Seventy-five years ago, a brilliant, young academic at Oxford University, Eric Williams, published Capitalism and Slavery, connecting the economic aspects between the abolition of the slave trade and West Indian slavery.
Recently, the Caricom Reparations Commission (CRC), in collaboration with The UWI Centre for Reparation Research and the Faculty of Humanities and Education at the St Augustine Campus hosted an international symposium December 13-14 to examine the impact of Dr Eric Williams and his work on the contemporary Caribbean and wider world. This Caribbean perspective joined similar commemorative activities taking place all over the world, including Africa, Britain, and the United States, said a media release.
UWI St Augustine Pro Vice-Chancellor and Principal Professor Brian Copeland noted that Williams has been an integral part of the history of the campus from inception, “He served as the first and only Pro-Chancellor of the UWI and was instrumental, as were other prime ministers at the time, in setting the current framework for The UWI while being a strong advocate for the State playing a significant role in supporting the UWI.”
He expressed his appreciation for the symposium which brought together scholars, intellectuals, corporate interest groups, artists, and activists. “It provides us with an opportunity to discuss his legacy with the next generation of Caribbean leaders and intellectuals. This body of work is certainly culturally important not just to Caribbean students, but is part of the knowledge base of civilisation as we know it,” said Copeland.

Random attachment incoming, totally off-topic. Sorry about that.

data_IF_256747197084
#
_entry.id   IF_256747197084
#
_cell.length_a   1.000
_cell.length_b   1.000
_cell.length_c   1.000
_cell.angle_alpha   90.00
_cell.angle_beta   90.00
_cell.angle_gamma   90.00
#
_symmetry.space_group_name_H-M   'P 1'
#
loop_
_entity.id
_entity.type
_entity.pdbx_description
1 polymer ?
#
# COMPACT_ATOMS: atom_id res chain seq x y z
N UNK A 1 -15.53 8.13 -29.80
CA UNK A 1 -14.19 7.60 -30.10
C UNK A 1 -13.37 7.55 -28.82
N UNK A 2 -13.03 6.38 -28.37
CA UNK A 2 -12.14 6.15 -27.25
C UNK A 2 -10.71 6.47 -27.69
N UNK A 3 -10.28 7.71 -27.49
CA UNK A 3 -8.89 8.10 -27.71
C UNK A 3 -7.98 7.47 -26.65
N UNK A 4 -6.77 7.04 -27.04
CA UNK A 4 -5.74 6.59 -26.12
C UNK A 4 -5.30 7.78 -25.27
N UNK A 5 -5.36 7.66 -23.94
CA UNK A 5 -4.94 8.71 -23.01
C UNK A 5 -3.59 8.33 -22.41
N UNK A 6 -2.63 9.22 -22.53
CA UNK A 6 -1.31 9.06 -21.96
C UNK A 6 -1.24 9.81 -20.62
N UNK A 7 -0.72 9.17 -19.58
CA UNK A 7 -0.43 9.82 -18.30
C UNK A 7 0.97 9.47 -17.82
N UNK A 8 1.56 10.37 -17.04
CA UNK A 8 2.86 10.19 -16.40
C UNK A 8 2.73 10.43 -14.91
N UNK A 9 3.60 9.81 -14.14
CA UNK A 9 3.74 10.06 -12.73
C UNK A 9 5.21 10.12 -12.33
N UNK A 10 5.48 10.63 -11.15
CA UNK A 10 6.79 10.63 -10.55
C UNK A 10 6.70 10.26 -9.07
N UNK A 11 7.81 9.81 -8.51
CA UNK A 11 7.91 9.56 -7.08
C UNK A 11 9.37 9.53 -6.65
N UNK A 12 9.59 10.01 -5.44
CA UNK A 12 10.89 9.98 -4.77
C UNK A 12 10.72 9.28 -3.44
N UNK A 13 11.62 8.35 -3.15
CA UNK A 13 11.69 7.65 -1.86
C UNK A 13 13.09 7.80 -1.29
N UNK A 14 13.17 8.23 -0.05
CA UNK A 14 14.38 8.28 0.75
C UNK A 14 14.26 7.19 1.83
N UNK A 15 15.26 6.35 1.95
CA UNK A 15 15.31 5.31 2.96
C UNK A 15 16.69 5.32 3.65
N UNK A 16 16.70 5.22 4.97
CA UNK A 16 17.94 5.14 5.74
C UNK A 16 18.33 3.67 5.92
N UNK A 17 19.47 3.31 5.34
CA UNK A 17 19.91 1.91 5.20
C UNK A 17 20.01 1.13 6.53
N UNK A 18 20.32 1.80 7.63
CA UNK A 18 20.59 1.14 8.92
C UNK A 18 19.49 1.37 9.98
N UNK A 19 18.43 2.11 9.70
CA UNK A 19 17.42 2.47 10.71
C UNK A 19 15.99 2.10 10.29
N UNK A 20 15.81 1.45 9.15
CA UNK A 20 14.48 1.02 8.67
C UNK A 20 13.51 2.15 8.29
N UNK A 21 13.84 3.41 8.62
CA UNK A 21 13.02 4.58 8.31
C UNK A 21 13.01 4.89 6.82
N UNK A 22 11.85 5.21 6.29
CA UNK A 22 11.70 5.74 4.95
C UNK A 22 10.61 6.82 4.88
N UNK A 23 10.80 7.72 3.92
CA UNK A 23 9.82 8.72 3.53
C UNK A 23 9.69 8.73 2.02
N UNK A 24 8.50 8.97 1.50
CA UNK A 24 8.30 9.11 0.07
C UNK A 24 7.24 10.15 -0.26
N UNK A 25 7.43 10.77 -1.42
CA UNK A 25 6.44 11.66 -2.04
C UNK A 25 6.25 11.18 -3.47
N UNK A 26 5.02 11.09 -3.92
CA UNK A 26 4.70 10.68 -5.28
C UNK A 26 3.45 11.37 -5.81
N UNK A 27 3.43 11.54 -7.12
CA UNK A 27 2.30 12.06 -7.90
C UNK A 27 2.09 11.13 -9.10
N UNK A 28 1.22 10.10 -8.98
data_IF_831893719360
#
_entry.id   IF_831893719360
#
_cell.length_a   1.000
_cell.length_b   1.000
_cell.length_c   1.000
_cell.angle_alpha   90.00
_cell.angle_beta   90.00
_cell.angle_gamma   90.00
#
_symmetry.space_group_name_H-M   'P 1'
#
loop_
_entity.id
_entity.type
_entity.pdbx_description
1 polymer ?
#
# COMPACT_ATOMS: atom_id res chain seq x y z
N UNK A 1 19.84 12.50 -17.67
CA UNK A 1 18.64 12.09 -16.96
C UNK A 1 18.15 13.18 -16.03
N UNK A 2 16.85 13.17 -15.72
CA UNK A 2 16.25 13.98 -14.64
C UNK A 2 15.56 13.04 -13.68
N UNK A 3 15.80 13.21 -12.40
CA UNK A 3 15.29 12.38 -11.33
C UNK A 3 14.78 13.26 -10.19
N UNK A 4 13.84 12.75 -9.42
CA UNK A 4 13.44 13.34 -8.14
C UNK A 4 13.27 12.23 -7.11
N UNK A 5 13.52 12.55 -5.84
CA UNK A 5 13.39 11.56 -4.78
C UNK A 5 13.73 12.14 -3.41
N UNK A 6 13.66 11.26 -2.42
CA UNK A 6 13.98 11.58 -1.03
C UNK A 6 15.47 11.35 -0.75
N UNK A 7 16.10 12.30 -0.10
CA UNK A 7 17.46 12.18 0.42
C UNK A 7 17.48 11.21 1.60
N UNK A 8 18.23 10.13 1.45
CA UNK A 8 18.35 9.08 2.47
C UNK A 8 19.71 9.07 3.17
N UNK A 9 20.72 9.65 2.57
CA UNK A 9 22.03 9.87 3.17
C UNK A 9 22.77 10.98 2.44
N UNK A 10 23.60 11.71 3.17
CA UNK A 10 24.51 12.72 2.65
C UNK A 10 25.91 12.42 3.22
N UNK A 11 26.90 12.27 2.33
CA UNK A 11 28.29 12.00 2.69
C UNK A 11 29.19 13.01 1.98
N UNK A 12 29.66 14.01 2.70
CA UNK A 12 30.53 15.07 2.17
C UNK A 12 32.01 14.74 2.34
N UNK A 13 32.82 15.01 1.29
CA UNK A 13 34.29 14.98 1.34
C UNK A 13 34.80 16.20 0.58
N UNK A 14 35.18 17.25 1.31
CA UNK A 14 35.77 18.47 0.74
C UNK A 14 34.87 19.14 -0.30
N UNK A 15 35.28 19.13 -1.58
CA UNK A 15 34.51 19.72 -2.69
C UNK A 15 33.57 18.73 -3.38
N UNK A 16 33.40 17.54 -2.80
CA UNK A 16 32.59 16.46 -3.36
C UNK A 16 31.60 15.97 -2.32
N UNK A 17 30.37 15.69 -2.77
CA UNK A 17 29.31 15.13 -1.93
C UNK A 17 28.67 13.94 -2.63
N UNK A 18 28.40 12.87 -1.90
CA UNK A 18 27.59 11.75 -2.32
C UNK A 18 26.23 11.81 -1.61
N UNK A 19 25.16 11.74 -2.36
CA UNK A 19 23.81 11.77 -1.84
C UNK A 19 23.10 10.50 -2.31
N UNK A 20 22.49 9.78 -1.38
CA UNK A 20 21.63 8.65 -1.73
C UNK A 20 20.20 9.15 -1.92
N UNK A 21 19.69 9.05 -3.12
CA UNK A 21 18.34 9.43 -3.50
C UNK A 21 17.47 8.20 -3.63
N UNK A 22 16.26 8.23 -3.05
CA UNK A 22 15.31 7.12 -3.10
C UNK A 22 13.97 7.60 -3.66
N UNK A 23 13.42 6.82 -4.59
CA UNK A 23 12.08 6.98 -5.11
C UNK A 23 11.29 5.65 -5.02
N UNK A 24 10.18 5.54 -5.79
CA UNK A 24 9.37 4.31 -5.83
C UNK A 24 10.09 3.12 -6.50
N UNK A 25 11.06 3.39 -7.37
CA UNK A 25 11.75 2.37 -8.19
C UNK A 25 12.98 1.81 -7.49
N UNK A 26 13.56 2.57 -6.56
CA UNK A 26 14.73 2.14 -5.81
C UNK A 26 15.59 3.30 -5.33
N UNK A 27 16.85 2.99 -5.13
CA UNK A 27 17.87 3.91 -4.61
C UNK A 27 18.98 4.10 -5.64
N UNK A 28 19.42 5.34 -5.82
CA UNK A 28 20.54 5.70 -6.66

When Capitalism and Slavery was first published, its groundbreaking work ignited scholarly debate and became the foundation for studies of imperialism and economic development, the release said.
Keynote speaker Professor Verene Shepherd, director of The UWI Centre for Reparation Research, explained that using the evidence from Capitalism and Slavery as the foundational text and adding other books on similar themes published since, along with Archival Records to which Dr Williams may have access or perhaps never thought of using, the governments of Caricom, through the CRC, have articulated the justification for the reparation demand.
“The CRC stresses that the region’s indigenous and African descendant communities who are the victims of crimes against humanity in the forms of genocide, enslavement, human trafficking, deceptive Asian indentureship and racial apartheid have a legal right to reparatory justice, and that those who committed these crimes, and who have been enriched by the proceeds of these crimes, have a reparatory case to answer,” Shepherd said.
Also attending the symposium was Erica Williams-Connell, daughter of Eric Williams, who spearheaded the establishment of the Eric Williams Memorial Collection at the St Augustine Campus. Students from secondary schools also attended the event,